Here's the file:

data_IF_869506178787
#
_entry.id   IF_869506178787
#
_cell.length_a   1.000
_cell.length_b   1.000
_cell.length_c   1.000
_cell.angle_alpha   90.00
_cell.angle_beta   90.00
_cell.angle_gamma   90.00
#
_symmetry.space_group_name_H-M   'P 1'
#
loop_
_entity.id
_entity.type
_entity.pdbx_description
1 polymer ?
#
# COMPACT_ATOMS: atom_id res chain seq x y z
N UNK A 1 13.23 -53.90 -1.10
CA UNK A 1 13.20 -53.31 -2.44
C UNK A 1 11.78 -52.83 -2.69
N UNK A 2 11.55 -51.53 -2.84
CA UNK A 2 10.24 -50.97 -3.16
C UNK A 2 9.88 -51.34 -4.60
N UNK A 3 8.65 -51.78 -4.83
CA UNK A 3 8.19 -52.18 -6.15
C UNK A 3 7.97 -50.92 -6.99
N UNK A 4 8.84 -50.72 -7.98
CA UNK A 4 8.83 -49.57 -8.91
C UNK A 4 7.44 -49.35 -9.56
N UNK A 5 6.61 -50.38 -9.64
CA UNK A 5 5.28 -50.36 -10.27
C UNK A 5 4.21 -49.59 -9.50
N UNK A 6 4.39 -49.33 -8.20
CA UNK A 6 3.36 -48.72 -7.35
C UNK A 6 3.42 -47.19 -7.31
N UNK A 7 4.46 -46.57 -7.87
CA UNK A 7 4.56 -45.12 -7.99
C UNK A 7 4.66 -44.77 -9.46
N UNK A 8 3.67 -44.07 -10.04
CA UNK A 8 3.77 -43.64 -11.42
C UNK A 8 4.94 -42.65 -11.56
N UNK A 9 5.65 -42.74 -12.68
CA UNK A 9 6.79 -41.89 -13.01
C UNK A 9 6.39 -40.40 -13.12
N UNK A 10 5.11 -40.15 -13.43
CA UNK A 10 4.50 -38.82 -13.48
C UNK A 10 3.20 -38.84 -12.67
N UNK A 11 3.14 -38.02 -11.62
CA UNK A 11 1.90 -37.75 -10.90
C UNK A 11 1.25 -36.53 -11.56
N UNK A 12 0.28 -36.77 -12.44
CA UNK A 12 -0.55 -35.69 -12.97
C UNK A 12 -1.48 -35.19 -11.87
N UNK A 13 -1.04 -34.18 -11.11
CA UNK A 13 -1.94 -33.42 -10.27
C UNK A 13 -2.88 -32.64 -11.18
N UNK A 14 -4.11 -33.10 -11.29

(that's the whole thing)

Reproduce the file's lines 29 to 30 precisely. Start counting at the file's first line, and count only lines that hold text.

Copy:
C UNK A 3 7.97 -50.92 -6.99
N UNK A 4 8.84 -50.72 -7.98